Friday, August 29, 2008

I Heart the Iliad

Next Wednesday we start the Iliad in my freshman Humanities section. I can't wait. Once, years ago, I was teaching an intro to literature class at night. It was a long class, too (6-9:30 pm). Teaching such a long class can be a real killer. It was so long in fact that I usually gave everyone a ten minute break about 7:30 or so. Anyway, one night it was just before break and we were beginning to read the Odyssey. I had gone over the characteristics of epic literature, rehashed some of the scholarship on whether there was a real Homer or not, and explained that the Odyssey had a back story that was told in Homer's Iliad.

One of the students asked what happened in that epic. In reply I began to summarize the story. The Iliad is actually a difficult story to summarize because you can't start where Homer began. You have to go back even farther so that your summary of Homer's story makes sense. Each event depends so much on others that it's difficult to leave anything out. Nevertheless, I was doing my best, but I quickly realized it would take a me a long time to summarize even a basic outline. And I was concerned about honoring break time. Then I suddenly became aware that every one in the class was leaning forward and paying very close attention. We were already five minutes past break time, but no one was getting antsy or restless. They were transfixed. Somehow I had unintentionally re-staged the way the story was originally told, and it was as if I had uncorked a vintage wine. Even in my hackneyed, butchered summary, the story still had the power to captivate an audience.

If only I could tap that power whenever I wanted. Today in class, for example, we were contrasting Greek mythology with the story of Abraham and Isaac in Genesis. I was trying to show them how Greek mythology emphasizes psychological realism, while the story of Abraham forgoes such realism for an emphasis on correct behavior and obedience to God's will. In the Demeter myth, for instance, she mourns the loss of her daughter Persephone with realistic grief. But what of Abraham? What must he have thought as he walked beside his apparently doomed child? How did he feel at night when he watched Isaac sleeping? (By a fire? Under the stars?) Did he search his soul for resolution? Did he consider defying God's command? We cannot say. Scripture provides us with no answers to these questions, yet answering them -- filling in the gaps, so to speak -- is crucial if we are to grasp the profound nature of faith and sacrifice depicted for us.

The class appeared to be struggling with the distinction I was trying to draw out of the two stories. Maybe they were a little bored, and we were nearing the end of the hour. I could tell I just wasn't getting through to them. So I wrapped up our discussion with a few observations and reminded them we would start the Iliad next Wednesday (no class on Labor Day). I mentioned that there was a back story to the Iliad and slowly began to tell the tale: "There once was a king named Peleus who fell in love with a sea nymph and the two of them wanted to marry..." After a few minutes I looked out at the class. Sure enough, everyone was listening. It was time to go but no one was stirring, rustling papers or fumbling with backpacks. No one was moving at all. They were looking right at me, eyes wide in interested gazes.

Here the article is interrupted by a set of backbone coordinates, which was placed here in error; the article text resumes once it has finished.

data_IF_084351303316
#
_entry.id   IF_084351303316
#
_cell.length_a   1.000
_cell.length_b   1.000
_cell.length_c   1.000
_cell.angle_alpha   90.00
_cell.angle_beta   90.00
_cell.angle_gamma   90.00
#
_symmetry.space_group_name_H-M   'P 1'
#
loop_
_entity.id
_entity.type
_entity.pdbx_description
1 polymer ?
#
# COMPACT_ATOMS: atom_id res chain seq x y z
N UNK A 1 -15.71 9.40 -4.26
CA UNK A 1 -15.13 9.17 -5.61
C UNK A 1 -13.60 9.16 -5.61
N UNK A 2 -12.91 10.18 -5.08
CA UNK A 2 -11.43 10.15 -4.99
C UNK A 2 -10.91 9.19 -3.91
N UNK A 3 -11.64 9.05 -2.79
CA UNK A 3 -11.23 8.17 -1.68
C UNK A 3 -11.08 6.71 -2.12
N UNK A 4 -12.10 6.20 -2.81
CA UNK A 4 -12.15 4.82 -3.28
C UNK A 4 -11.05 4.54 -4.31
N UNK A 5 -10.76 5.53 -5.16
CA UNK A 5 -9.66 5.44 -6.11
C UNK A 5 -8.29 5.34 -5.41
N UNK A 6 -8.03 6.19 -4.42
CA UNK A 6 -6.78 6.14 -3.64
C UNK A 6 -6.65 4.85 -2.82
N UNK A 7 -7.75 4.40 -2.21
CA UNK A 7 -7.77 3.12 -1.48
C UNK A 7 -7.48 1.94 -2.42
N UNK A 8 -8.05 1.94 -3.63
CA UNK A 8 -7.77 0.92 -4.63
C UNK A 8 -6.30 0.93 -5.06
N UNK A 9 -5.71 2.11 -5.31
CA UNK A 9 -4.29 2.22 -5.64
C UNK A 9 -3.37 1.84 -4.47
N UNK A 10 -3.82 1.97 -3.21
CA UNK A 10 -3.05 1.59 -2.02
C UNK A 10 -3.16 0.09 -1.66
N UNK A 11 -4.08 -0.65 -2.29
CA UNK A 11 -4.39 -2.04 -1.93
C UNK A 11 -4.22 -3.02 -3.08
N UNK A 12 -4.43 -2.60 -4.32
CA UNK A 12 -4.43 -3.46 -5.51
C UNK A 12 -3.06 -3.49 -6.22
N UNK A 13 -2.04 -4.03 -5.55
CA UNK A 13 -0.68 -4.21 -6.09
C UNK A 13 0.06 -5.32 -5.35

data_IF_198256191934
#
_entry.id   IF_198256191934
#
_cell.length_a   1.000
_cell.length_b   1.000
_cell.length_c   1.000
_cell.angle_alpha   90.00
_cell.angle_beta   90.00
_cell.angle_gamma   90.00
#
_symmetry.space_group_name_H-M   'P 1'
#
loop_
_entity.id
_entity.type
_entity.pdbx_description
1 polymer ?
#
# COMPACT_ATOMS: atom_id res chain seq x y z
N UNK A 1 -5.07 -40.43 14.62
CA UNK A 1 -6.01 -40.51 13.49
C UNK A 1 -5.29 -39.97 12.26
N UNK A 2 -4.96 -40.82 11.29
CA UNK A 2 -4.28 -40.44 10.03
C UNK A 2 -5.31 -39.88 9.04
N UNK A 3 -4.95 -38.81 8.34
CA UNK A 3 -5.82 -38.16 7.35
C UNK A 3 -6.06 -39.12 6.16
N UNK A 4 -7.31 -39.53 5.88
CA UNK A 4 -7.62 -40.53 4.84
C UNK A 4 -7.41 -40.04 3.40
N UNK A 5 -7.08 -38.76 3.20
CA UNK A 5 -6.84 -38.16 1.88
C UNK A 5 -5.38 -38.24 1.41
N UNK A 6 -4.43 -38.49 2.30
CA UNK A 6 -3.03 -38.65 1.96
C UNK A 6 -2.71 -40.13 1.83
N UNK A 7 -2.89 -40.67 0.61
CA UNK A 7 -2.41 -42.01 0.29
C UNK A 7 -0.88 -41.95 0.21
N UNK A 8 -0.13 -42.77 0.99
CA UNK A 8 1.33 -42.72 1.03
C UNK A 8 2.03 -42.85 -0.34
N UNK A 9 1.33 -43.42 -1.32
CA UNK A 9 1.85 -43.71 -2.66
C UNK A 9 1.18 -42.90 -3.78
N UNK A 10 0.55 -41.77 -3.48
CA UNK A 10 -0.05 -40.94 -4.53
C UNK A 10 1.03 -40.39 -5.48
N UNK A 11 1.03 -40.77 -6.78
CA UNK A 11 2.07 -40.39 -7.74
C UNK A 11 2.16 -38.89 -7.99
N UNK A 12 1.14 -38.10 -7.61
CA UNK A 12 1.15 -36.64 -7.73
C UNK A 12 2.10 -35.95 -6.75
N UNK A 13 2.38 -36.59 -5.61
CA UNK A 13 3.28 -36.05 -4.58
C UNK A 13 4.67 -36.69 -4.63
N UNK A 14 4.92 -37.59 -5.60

The Iliad is amazing. The damned thing works every single time.

Thursday, August 28, 2008

The Reading Problem

Had my second night class. The students were to have read The Apology and Crito, texts that deserve about two or three weeks of full engagement. But I have eight weeks and seven texts. My evening sections are mostly populated with working adults, a demographic I really enjoy teaching. They tend to be somewhat more careful readers. My traditional undergrads often struggle with reading. I don't mean that they can't read. It's that what academics call reading and students call reading are two separate things. For them it's having run one's eyes over the page. For us it includes some level of critical engagement.

Indeed, about two years ago a bunch of my colleagues and I were in a big gathering and asked to list our number one problem with teaching. We each wrote something down on a piece of paper. The amazing thing was that we all cited the same problem: "students don't read the assigned material before class" (or some variant of that). So the guy leading the seminar asked us to think like scientists and come up with some hypotheses for why students don't read. There were a few schools of thought on this issue.

The first, and by far the most popular, was the “students are broken" hypothesis: they are lazy. They can't manage their time. They're vidiots and so Youtubed and Ipod-ed out they can't focus unless titillated. Then there was hand-wringing "maybe it's our fault" school of thought, which produced such hypotheses as these:

1) They are struggling to stay afloat in five or six classes, so something has got to give.

2) Maybe the reading is not meaningfully-related to what happens in class. In other words, we've designed a poor course.

3) Maybe our standards are too lax and they don't have to do the reading to pass the class.

Next we were asked how we would research our hypotheses and what would we change if we validated one them. I kept thinking about this problem for a long while after that conference, and gradually I began to suspect that the reason students don't read is because they can't read. I don't mean that they are illiterate. Rather, they don't have the analytical reading chops that academics take for granted. They can't as easily draw inferences from a paragraph, detect larger patterns, synthesize ideas, etc. By "reading" we mean constructing a working understanding, while they mean sliding their eyes over a page.